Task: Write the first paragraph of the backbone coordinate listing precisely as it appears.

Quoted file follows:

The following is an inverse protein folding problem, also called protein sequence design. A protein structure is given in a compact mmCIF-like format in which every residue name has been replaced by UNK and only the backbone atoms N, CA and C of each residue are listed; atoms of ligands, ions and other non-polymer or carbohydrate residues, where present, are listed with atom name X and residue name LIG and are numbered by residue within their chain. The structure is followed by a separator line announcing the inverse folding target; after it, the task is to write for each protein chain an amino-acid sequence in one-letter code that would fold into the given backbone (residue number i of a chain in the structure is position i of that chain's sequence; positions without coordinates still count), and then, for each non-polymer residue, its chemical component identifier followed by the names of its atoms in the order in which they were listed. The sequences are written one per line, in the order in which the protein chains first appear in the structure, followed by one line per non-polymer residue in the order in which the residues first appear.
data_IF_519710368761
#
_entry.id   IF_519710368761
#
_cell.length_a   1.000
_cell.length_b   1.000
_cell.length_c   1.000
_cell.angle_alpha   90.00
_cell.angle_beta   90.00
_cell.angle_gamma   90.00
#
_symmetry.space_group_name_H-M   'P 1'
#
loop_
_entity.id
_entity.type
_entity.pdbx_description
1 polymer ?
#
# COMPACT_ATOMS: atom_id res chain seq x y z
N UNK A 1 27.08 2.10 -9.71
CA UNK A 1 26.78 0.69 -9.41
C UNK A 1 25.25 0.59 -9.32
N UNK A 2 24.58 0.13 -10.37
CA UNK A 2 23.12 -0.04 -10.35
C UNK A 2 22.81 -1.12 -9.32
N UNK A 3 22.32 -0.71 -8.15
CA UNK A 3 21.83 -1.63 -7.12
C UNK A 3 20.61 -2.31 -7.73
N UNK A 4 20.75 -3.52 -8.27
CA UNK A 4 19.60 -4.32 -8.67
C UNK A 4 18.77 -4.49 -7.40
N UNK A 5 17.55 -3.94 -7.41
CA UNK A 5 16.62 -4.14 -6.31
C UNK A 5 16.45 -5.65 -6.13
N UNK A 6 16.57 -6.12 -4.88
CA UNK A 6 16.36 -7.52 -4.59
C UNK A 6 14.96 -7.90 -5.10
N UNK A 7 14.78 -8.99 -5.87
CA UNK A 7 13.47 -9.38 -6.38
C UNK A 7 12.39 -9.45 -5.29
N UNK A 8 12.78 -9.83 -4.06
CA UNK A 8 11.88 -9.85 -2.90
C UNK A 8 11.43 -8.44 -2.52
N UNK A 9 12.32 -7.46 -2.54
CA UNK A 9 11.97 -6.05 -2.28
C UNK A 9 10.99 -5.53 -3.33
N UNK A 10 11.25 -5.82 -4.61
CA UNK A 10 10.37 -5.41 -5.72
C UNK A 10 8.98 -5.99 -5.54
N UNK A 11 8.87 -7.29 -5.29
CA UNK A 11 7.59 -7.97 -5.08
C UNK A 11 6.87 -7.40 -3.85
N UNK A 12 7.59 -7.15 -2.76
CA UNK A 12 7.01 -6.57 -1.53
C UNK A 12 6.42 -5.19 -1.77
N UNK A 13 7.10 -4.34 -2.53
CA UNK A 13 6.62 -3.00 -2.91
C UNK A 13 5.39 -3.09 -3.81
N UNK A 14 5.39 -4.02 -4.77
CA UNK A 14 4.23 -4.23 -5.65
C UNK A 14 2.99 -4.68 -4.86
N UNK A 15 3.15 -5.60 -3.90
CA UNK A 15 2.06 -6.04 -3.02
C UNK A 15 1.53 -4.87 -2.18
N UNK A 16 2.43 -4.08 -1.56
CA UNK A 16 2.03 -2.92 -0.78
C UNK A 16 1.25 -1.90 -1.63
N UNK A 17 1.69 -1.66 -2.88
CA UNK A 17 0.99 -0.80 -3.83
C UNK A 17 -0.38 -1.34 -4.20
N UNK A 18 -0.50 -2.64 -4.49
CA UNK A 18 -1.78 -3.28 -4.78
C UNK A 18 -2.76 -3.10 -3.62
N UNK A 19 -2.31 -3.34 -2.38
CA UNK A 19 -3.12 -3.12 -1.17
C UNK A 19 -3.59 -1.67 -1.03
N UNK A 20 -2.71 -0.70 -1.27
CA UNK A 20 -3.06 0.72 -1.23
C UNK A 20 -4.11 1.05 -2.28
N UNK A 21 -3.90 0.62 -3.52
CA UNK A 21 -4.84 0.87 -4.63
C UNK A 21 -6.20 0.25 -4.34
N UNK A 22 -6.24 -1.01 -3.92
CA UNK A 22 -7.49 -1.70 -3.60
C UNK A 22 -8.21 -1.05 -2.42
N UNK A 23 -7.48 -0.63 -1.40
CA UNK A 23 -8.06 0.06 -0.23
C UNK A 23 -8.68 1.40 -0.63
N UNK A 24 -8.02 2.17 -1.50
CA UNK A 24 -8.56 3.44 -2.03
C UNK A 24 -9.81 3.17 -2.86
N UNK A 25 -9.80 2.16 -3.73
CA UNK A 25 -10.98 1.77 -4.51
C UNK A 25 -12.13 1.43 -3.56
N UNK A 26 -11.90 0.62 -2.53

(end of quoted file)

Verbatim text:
The following is an inverse protein folding problem, also called protein sequence design. A protein structure is given in a compact mmCIF-like format in which every residue name has been replaced by UNK and only the backbone atoms N, CA and C of each residue are listed; atoms of ligands, ions and other non-polymer or carbohydrate residues, where present, are listed with atom name X and residue name LIG and are numbered by residue within their chain. The structure is followed by a separator line announcing the inverse folding target; after it, the task is to write for each protein chain an amino-acid sequence in one-letter code that would fold into the given backbone (residue number i of a chain in the structure is position i of that chain's sequence; positions without coordinates still count), and then, for each non-polymer residue, its chemical component identifier followed by the names of its atoms in the order in which they were listed. The sequences are written one per line, in the order in which the protein chains first appear in the structure, followed by one line per non-polymer residue in the order in which the residues first appear.